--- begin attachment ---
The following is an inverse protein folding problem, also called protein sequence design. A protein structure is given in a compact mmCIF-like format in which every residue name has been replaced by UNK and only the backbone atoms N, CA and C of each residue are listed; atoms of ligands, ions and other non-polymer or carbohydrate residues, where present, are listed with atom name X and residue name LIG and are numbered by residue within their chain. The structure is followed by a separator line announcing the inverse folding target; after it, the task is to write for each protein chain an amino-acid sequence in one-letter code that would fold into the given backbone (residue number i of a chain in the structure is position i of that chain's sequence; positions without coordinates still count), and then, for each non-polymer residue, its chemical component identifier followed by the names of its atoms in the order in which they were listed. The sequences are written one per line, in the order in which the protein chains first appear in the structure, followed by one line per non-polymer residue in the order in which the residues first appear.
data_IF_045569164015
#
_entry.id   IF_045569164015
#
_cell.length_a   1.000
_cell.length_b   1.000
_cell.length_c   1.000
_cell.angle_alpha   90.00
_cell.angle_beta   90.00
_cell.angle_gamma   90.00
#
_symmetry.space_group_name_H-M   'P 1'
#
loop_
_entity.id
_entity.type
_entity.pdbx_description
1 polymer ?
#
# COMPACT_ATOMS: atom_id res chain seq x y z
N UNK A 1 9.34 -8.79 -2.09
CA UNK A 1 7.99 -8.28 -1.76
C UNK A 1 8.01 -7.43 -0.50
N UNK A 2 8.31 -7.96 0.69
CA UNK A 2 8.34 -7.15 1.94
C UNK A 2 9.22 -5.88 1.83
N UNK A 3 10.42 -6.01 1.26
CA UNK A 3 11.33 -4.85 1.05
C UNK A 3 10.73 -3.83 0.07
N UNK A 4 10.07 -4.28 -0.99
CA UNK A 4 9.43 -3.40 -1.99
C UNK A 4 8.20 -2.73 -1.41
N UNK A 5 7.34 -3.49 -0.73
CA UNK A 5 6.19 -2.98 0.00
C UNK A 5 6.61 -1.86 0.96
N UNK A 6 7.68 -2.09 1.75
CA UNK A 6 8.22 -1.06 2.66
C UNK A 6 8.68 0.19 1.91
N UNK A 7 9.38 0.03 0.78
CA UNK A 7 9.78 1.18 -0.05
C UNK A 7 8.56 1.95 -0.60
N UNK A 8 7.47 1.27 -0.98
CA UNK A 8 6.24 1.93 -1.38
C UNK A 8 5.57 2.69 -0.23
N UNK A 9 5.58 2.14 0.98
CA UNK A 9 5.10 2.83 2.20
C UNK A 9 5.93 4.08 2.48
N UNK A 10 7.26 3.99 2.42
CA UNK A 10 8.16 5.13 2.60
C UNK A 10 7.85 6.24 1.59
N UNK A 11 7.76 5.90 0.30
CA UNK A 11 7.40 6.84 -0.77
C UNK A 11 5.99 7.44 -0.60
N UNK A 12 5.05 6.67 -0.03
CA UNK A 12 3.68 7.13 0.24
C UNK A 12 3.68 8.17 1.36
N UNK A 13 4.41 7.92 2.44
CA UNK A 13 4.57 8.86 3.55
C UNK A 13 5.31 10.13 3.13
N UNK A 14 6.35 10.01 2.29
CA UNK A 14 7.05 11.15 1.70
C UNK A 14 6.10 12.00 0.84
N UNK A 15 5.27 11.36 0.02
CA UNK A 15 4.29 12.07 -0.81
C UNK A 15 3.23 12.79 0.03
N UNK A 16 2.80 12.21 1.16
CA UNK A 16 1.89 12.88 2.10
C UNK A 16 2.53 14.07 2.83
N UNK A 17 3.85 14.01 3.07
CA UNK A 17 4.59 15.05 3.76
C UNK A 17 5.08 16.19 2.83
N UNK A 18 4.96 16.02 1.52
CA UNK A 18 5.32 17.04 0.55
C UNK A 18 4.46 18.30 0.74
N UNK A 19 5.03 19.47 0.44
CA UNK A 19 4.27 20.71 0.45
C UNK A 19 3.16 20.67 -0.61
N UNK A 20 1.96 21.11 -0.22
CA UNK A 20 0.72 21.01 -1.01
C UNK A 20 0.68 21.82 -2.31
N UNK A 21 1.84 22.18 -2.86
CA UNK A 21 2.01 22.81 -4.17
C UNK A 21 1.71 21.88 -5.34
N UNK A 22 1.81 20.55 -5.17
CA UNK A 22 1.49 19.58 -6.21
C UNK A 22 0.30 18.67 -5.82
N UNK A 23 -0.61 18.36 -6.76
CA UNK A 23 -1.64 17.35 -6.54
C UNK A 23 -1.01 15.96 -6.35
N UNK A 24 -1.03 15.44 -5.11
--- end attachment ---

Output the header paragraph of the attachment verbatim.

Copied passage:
The following is an inverse protein folding problem, also called protein sequence design. A protein structure is given in a compact mmCIF-like format in which every residue name has been replaced by UNK and only the backbone atoms N, CA and C of each residue are listed; atoms of ligands, ions and other non-polymer or carbohydrate residues, where present, are listed with atom name X and residue name LIG and are numbered by residue within their chain. The structure is followed by a separator line announcing the inverse folding target; after it, the task is to write for each protein chain an amino-acid sequence in one-letter code that would fold into the given backbone (residue number i of a chain in the structure is position i of that chain's sequence; positions without coordinates still count), and then, for each non-polymer residue, its chemical component identifier followed by the names of its atoms in the order in which they were listed. The sequences are written one per line, in the order in which the protein chains first appear in the structure, followed by one line per non-polymer residue in the order in which the residues first appear.